The project is a technological mirror of your real production code. It’s a serious project not some half-baked in-the-void “demo-app”- like in most take-home assignments. It’s a living, breathing codebase that needs to be refactored, tested, maintained, discussed. It’s as close to simulating a real task in your company environment as it can get. It tests everything you need in a software developer and it does so in a community-friendly way! Who doesn’t love open source? 😍
After the candidate is finished with the task, you can get to know them even better with discussing their solution. Remember, do not expect the candidate to solve the problem in one specific way! Interviewing should be about getting as much of interesting knowledge from the candidate as you can, not forcing them to solve problems in a specific way.
What if the project feels too big, or finished? You just start another! It shouldn’t happen very often though. Remember, the task shouldn’t take the candidates longer than 2–4 hours — It’s their free time after all.
What if the candidates want to remain anonymous? They can create an anonymous account or just send you a zip file with the changes. A small inconvenience but definitely not a big problem.
Isn’t it unfair that all candidates will be given different tasks? On the contrary: you can custom-tailor the task to the candidate’s experience so he has a chance to show off. Besides, this is not a “who’ll find a better solution” contest. It’s a test that should supplement your assessment of the candidate.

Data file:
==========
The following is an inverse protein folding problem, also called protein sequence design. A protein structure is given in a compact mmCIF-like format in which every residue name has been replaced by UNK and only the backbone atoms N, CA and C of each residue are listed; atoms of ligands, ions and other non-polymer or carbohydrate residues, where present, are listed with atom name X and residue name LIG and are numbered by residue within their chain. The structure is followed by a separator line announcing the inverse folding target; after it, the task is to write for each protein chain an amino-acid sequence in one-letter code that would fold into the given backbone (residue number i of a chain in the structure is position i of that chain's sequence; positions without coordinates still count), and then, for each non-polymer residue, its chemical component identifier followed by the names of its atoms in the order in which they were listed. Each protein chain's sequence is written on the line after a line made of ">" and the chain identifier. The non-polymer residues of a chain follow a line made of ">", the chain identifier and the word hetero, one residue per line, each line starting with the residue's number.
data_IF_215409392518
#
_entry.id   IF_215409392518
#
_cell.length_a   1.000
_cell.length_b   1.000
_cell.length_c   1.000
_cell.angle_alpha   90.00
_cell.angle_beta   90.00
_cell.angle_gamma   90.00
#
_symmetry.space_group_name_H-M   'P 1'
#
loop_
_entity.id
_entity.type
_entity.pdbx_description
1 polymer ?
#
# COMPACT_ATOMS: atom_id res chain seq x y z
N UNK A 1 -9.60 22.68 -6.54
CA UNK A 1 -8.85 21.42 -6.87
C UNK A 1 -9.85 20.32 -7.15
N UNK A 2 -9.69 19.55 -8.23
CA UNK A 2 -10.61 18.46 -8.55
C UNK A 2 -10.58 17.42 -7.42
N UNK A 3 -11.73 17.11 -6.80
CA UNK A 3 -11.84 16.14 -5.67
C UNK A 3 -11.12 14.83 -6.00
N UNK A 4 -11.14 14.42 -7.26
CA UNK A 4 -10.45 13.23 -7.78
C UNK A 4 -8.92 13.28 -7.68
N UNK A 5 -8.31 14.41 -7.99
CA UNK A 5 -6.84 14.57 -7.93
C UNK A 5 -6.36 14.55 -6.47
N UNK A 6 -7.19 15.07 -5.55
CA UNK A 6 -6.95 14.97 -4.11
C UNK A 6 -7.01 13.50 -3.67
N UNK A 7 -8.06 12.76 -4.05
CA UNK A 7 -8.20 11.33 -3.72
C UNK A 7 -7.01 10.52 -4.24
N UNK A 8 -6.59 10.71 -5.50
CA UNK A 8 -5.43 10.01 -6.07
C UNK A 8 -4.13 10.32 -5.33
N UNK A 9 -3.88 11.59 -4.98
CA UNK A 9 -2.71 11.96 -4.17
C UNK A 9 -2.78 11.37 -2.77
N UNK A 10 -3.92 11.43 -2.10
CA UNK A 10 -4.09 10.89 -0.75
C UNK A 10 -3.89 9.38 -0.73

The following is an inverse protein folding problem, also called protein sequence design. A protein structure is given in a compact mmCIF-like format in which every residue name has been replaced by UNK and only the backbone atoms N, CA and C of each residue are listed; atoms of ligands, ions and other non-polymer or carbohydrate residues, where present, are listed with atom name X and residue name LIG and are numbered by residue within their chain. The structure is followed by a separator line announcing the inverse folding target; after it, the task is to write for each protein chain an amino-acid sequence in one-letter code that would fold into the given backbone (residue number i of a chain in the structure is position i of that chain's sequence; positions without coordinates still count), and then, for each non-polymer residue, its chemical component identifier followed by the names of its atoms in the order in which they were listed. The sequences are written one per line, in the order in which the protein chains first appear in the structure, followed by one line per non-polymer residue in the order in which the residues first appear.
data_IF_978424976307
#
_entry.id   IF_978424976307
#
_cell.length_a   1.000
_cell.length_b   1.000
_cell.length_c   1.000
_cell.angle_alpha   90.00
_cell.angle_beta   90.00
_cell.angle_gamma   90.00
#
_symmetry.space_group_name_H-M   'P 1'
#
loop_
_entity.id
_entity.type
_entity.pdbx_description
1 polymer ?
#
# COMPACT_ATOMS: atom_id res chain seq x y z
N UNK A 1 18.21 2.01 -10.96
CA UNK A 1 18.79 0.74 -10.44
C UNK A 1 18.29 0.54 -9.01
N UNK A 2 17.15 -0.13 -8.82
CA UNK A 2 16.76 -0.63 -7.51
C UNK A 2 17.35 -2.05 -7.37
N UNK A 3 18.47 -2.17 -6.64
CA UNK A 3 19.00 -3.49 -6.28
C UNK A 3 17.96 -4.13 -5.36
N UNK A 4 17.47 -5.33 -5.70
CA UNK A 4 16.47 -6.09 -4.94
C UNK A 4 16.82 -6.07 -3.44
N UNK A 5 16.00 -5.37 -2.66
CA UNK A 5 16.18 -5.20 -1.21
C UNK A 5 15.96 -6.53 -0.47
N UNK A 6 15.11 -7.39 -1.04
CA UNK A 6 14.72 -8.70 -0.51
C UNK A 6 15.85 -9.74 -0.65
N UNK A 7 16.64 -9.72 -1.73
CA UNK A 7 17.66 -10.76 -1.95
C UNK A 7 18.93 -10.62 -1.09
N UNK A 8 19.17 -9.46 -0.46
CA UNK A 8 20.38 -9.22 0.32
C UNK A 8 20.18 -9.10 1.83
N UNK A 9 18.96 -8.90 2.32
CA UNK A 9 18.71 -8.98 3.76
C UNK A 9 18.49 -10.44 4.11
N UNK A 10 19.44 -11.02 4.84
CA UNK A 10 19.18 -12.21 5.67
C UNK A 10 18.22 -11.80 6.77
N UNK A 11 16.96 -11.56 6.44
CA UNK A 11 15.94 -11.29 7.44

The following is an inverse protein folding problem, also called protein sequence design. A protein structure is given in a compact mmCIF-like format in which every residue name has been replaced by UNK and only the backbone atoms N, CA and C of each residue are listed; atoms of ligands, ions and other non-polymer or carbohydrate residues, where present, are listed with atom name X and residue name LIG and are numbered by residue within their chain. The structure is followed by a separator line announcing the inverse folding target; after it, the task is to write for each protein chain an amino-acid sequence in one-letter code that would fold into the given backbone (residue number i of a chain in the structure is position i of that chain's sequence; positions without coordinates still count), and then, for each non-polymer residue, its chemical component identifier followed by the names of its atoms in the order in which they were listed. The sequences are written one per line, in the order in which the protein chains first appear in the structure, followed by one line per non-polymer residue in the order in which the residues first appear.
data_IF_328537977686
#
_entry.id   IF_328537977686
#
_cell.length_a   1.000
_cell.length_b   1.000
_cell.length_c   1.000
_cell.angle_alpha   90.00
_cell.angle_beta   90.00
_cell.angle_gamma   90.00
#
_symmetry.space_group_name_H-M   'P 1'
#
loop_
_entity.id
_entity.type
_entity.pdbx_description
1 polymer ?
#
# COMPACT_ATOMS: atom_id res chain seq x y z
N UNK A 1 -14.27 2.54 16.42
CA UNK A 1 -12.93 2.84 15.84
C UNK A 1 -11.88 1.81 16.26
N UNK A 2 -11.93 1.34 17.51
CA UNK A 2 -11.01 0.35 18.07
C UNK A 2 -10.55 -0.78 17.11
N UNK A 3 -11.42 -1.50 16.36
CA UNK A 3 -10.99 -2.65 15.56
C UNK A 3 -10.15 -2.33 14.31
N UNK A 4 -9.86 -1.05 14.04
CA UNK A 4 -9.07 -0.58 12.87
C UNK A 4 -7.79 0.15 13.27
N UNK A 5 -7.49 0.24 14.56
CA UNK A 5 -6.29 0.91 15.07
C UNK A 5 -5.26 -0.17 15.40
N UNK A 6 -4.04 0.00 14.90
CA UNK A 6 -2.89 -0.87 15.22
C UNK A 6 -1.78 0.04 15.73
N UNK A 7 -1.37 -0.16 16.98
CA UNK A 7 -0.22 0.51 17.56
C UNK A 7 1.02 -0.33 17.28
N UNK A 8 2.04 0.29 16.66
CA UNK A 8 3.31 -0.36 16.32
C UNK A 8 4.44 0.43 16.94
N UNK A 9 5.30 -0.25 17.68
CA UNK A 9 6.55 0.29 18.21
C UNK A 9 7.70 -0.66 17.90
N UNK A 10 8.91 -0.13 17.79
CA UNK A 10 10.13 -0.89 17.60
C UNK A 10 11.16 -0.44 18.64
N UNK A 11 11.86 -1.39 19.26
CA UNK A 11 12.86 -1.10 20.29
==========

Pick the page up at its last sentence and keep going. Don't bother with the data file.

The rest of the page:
The project should be as close as possible technologically, but thematically it should something completely different— you don’t want to be accused of getting free labor. Preferably it should be something useful for the community. It doesn’t even have to be your project, it can be any arbitrary OSS out there. It’s open source — it’s all about having fun!
What are the other advantages of Open-Source-Driven Interviews?
- Free Marketing — Just imagine how much developers are going to love you for such an amazing, useful and open way of interviewing. Finally, they can prepare for an interview. They know what to expect. Even if you don’t hire a candidate, they end up with +1 contribution in open source!
- Applying through Pull Requests — CVs are boring. Let the candidates apply to your company through pull requests!
- Doing something useful — You’re maintaining an open-source project! Just imagine if it was something useful like a charity app for dog shelters around the world.
That wraps it up. I didn’t have a chance to test that approach yet, but I definitely will! Let me know if you have any ideas, comments or concerns! 🤘
Redditor burntsushi pointed that I missed to mention the possible disadvantages of this approach. Here are some potential problems that I can see:
- It’s still a “take-home” assignment, so people with more free time theoretically have a bigger advantage.
- It takes a lot of effort to maintain such a project, but what sort of interviewing doesn’t?
I would definitely say that advantages weigh over the small disadvantages. Let me know in the comments below if you see any more problems that we can discuss.
Hacker Noon is how hackers start their afternoons. We’re a part of the @AMI family. We are now accepting submissions and happy to discuss advertising & sponsorship opportunities.
If you enjoyed this story, we recommend reading our latest tech stories and trending tech stories. Until next time, don’t take the realities of the world for granted!